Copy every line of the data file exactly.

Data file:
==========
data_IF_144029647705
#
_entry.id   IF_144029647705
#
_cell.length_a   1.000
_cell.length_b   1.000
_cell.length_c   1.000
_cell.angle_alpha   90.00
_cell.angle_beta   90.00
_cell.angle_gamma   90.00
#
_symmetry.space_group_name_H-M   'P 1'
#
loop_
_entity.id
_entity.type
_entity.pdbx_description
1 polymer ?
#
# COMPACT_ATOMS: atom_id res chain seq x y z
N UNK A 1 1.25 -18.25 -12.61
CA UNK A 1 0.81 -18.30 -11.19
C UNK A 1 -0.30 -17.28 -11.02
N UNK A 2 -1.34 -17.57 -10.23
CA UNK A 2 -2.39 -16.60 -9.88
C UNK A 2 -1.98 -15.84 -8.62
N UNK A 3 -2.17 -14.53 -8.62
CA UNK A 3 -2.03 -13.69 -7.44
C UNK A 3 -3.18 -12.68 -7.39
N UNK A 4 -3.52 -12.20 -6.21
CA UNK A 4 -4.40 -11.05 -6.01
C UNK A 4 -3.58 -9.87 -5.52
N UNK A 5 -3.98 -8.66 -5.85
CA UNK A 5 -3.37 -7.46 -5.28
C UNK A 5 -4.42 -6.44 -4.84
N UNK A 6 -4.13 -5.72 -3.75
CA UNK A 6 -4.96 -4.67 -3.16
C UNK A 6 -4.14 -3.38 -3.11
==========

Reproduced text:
data_IF_144029647705
#
_entry.id   IF_144029647705
#
_cell.length_a   1.000
_cell.length_b   1.000
_cell.length_c   1.000
_cell.angle_alpha   90.00
_cell.angle_beta   90.00
_cell.angle_gamma   90.00
#
_symmetry.space_group_name_H-M   'P 1'
#
loop_
_entity.id
_entity.type
_entity.pdbx_description
1 polymer ?
#
# COMPACT_ATOMS: atom_id res chain seq x y z
N UNK A 1 1.25 -18.25 -12.61
CA UNK A 1 0.81 -18.30 -11.19
C UNK A 1 -0.30 -17.28 -11.02
N UNK A 2 -1.34 -17.57 -10.23
CA UNK A 2 -2.39 -16.60 -9.88
C UNK A 2 -1.98 -15.84 -8.62
N UNK A 3 -2.17 -14.53 -8.62
CA UNK A 3 -2.03 -13.69 -7.44
C UNK A 3 -3.18 -12.68 -7.39
N UNK A 4 -3.52 -12.20 -6.21
CA UNK A 4 -4.40 -11.05 -6.01
C UNK A 4 -3.58 -9.87 -5.52
N UNK A 5 -3.98 -8.66 -5.85
CA UNK A 5 -3.37 -7.46 -5.28
C UNK A 5 -4.42 -6.44 -4.84
N UNK A 6 -4.13 -5.72 -3.75
CA UNK A 6 -4.96 -4.67 -3.16
C UNK A 6 -4.14 -3.38 -3.11